Stephen J. Thomas, Subject Matter Expert
What is a BOM?
A Bill of Material or BOM for short is a list of the repair materials needed to restore a failed asset to full functionality. This list may be very comprehensive and list every part that could ever be needed, or just a list of critical or asset specific material excluding the miscellaneous standard parts that are used in multiple asset repairs. This list can be retained by the maintenance organization in an asset file or preferably as part of your plant’s computerized maintenance management system (CMMS) linked to specific applicable assets. If this data is stored in a paper file or even in a separate application such as Excel, it can quickly become obsolete causing serious problems and delays when you try to make repairs. For many reasons, the latter is far better than the former.
Why is a BOM Valuable?
There are several reasons that a BOM is of immense value to your organization. First is that it improves the effectiveness and efficiency of the repair operation because there already exists a list of the specific parts that are required. Second, it goes a long way to avoiding errors. The planners or mechanics don’t have to try to find the specific parts they need; the list is readily available. This really helps when time is of the essence and the equipment must be returned to service in an expeditious manner. Last, if the parts are not stored in the plant warehouse it makes ordering them simple and accurate since the list will not only specify the part information in detail but often provide the name of the supplier and an estimated cost.
Where Do BOMs Apply?
Before we discuss how they are created, let’s talk about what assets they are created to support. Assets in this discussion are the assets that support your plant’s manufacturing process. They can be pumps, vessels, instruments, electrical equipment and many other types that when they fail need to be repaired.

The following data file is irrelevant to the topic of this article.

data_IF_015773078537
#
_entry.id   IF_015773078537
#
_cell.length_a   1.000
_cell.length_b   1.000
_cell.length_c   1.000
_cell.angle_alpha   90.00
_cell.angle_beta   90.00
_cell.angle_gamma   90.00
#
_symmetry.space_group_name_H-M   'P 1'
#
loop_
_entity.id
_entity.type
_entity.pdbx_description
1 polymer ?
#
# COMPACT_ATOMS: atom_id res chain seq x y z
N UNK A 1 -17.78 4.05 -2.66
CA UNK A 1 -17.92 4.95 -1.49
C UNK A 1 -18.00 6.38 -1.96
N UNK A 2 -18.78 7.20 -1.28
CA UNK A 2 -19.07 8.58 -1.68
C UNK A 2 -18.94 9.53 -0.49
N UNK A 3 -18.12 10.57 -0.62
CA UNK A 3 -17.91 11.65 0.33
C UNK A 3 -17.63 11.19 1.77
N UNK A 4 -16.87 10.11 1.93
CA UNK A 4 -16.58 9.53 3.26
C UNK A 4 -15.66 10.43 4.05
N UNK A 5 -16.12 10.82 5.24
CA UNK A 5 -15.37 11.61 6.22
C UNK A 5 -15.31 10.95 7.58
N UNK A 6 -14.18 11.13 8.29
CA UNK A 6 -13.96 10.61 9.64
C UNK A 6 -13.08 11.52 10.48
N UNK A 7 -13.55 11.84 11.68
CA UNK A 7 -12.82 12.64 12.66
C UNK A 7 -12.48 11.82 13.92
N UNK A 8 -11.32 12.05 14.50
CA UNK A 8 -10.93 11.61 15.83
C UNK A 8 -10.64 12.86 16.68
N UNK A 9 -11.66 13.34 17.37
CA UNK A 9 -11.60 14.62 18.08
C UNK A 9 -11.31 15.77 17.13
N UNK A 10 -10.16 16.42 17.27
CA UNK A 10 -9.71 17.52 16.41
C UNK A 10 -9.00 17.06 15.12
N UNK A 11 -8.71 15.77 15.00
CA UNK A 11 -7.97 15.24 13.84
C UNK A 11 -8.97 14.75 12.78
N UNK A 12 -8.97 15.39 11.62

Every asset in your plant that is “repairable” should have a unique non-intelligent asset number associated with it. Non-repairable items are typically referred to as “parts’ and are replaced with new ones when they fail. The asset number is tied to the physical asset from the day you purchase it until the day it is retired from service and often longer. Don’t confuse this with the location identifier which often is a “smart” ID that relates to a specific plant location, the type of equipment and a unique reference number for the unit with which it is associated. The asset number and Location ID sometimes get confused but they are different! For example, a pump on a crude unit many have a unique asset number like 12345678, while the physical location in which it resides could be 45P-101A where 45 is the unit distinction, “P” means pump, 101 is a location ID, and the “A” is telling you that there is a primary and back up. You should be able to see the Location ID on your P&ID diagrams; never the asset number because that will change as the asset is replaced.
How are BOMs Created?
Typically, BOMs should be created when your asset is purchased. Along with all of the other paperwork you receive from the vendor is the recommended spare parts list which gives you accurate information about the parts needed for repair. Many time vendors “overkill” the recommended spare parts list and it is so long that stocking all of the spare parts they recommend is extremely expensive and not always value added. As you review this list you should realize that not all of the parts are needed since the potential failure of certain specific parts is unlikely. For this reason, your maintenance engineer needs to conduct a comprehensive review and identify only what they want in stock before your purchase everything on the list.